When the undamaged solid model is compared to the damaged solid model, the differences can be determined that will represent the amount of damage occurred on the component (step 18). During the component's use—when the damage was done—the length of time (step 13) and the operating conditions of the component (step 14) such as the temperature is noted for use in determining the component's remaining life. For example, the length of time that the component was exposed in the engine is noted. With the length of time that the component was undergoing the erosion or corrosion damage, and the amount of damage done on the component for that length of time, the amount of remaining useful life for that component can then be determined (step 20). Material property tables or previous experiences with the particular material can be used to aid in this determination. If the remaining life of a damaged component is found to be longer than a certain time period, the damaged component is then reused in the engine (step 23). If the time period is less than the certain time period, then the damaged component is discarded and a new component is placed in the engine.
The turbine airfoil or component may also have a coating such as a TBC that will also suffer damage from time exposure to the hot gas flow. In order to analyze the damage occurring to the component, the alloy and coating corrosion and erosion data at the operating temperature environment must also be acquired (step 19). A certain TBC will deteriorate at a known rate when exposed to a known temperature for a known period of time. This data is used to analyze the remaining life of the TBC as well.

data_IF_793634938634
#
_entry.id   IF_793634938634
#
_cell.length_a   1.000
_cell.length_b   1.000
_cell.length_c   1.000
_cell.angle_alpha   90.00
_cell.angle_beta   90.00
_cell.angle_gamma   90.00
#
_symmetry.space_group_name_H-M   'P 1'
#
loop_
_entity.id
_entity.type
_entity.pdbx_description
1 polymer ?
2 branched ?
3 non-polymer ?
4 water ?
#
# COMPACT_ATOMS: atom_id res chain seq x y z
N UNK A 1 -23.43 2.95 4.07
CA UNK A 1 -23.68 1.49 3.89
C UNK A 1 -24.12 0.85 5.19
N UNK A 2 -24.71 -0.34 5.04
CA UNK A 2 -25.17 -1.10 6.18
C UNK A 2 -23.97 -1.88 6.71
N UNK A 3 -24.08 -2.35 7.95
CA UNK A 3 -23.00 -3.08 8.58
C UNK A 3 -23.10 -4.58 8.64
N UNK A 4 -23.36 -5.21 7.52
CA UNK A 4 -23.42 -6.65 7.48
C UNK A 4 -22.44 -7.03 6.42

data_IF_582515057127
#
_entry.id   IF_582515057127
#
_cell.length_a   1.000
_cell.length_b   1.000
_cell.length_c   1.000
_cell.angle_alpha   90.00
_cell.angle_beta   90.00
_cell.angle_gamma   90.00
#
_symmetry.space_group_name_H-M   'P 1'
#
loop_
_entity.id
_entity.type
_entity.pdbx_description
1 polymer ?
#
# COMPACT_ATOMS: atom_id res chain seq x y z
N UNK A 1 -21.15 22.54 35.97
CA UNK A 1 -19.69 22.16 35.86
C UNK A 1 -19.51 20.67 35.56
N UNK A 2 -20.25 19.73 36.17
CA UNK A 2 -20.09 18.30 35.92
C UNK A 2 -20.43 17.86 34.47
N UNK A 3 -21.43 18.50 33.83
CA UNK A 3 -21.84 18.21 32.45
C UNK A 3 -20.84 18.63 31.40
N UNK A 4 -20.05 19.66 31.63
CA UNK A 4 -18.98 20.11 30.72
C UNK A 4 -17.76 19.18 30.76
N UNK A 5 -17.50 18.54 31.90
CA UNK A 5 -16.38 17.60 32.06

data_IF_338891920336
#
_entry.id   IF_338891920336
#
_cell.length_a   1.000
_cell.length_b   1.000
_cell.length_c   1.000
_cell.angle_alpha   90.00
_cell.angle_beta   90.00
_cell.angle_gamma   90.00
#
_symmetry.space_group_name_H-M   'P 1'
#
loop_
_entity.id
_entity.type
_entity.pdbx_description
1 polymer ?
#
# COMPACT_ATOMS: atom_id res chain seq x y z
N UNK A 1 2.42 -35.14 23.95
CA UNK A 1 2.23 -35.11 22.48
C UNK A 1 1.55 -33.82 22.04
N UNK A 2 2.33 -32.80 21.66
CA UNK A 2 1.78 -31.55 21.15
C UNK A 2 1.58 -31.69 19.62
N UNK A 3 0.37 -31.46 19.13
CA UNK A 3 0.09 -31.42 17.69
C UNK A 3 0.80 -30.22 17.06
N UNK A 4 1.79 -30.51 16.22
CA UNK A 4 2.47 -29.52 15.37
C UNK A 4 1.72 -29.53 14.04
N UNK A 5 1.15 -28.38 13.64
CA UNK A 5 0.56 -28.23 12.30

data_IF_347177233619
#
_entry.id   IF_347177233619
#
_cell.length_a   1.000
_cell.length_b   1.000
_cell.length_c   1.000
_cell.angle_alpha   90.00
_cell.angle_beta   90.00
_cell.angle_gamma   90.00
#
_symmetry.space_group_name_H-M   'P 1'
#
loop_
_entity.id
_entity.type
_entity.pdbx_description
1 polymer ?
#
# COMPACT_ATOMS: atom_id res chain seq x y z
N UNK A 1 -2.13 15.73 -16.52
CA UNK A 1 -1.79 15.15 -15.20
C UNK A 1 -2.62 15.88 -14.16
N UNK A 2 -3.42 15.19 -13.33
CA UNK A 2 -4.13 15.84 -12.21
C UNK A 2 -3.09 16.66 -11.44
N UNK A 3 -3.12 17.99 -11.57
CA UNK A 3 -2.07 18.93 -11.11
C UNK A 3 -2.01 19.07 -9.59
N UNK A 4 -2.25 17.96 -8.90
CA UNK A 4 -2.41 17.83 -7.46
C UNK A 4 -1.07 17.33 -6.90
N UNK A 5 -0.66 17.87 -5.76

In one situation, a turbine component such as a blade may has a small spot of erosion occurring on the airfoil section that will eventually burn a hole through the airfoil and allow for the internal cooling air to flow out from the blade through the erosion induced hole. In some situations, this could be a major concern while in other conditions this could be allowable and still operate the damaged component in the engine. When the damaged component with the hole beginning to form from erosion is scanned, the 3D solid model of the damaged component can then be analyzed using a finite element analysis (FEA) program to determine how much longer the component can be used under the operating conditions before the hole becomes too large or breaks through the material to allow cooling air to flow out or hot gas to flow into the component such that continued use of the damaged component is not desired. The analysis can even be used to determine how long the damaged component can be used with the eroded hole allowing cooling air to flow out from the component before the hole becomes too large.